Sterile technique is used to ensure a "clean" lab environment. It is essential to ensure the reliability of experimental results.

Sterile practices are especially important when working with microorganisms. A single spore or tiny bacterium can overgrow your whole medium and destroy your experiment.

The following steps are used to keep laboratory work sterile:

  • Laboratory doors and windows are kept closed to prevent air currents, preventing surface microorganisms becoming airborne.

  • The wire loop and glass spreader are sterilized before and after use with a Bunsen burner to prevent the introduction of unwanted microorganisms.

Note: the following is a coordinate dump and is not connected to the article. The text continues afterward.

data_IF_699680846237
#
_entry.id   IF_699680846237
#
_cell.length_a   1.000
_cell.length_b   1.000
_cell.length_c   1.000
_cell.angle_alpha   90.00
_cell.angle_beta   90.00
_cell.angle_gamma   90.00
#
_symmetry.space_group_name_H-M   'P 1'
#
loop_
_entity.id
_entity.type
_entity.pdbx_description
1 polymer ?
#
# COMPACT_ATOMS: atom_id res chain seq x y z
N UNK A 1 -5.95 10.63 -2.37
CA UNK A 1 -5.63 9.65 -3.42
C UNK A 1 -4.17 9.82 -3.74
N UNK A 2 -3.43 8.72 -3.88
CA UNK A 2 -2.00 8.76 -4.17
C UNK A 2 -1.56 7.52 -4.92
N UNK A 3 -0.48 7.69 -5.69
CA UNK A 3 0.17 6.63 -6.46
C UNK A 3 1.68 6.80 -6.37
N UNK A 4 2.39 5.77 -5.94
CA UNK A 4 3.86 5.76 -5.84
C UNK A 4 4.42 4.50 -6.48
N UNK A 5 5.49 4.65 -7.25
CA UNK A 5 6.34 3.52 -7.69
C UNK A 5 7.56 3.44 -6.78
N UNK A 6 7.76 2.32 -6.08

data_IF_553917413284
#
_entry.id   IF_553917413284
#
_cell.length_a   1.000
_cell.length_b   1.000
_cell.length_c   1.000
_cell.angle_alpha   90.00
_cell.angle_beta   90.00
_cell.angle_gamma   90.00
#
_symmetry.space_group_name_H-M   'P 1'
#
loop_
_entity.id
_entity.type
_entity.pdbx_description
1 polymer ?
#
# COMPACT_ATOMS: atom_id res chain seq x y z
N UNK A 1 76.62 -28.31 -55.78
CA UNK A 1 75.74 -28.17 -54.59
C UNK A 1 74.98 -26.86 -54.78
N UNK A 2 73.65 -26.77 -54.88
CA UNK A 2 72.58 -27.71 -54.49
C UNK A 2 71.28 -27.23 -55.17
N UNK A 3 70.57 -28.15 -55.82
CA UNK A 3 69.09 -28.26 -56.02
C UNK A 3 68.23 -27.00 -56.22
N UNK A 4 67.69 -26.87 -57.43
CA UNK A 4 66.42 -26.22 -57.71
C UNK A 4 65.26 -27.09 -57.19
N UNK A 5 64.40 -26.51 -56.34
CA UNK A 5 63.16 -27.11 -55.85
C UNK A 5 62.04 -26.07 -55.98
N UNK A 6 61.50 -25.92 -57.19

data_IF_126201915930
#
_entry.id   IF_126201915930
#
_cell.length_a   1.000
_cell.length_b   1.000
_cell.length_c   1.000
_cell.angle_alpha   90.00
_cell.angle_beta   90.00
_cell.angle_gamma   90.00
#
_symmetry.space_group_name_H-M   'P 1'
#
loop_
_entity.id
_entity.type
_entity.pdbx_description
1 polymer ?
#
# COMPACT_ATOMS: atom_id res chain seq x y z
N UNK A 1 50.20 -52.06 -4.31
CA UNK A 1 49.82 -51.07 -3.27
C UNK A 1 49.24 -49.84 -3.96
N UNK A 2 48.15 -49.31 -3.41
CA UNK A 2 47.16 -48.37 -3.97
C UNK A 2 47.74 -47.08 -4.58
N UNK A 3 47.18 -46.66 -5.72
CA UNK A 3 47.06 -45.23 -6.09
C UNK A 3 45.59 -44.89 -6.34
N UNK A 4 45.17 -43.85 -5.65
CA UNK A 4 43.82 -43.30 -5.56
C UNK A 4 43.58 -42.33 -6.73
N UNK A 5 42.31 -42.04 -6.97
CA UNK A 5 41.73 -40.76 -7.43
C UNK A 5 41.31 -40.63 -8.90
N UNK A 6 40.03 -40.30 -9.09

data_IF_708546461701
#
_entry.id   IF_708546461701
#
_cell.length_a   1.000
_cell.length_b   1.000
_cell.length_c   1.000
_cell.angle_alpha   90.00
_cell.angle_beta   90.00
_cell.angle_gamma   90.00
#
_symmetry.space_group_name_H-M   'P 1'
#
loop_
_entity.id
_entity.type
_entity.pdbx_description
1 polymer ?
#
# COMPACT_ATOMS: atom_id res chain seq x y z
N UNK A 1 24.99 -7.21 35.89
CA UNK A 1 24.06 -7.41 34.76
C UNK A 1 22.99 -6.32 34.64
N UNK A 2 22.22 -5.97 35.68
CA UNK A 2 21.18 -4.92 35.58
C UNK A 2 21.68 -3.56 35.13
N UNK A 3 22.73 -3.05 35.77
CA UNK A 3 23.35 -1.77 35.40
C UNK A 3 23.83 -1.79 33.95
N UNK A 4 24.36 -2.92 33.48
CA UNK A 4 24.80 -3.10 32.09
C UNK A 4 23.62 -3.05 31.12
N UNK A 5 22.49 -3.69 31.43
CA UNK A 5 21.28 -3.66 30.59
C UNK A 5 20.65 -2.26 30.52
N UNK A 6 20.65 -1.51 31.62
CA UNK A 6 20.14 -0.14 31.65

• Lids from bottles and tubes are held when removed, and not placed on the bench during material transfer from one bottle or tube to another.

  • The neck of a bottle or tube must be immediately heated using the Bunsen burner so that any air movement is outward.

  • The bottle or tube are opened for the minimum time possible, and while open, all work is performed close to the Bunsen burner flame.

  • Media and equipment are sterilized to prevent the growth of unwanted microorganisms.

There are two images: on the left, a contaminated petri dish that contains many fuzzy white and green fungal growths. On the right, the opening rim of a glass bottle containing an orange liquid is passed through a blue bunsen burner flame to sterilize it.

Figures 1: Left- A contaminated petri dish. Various species of fungi have grown in this petri dish. Right- Sterile technique used in material transfer from the bottle. The neck of the bottle is heat-sterilized by the Bunsen burner flame.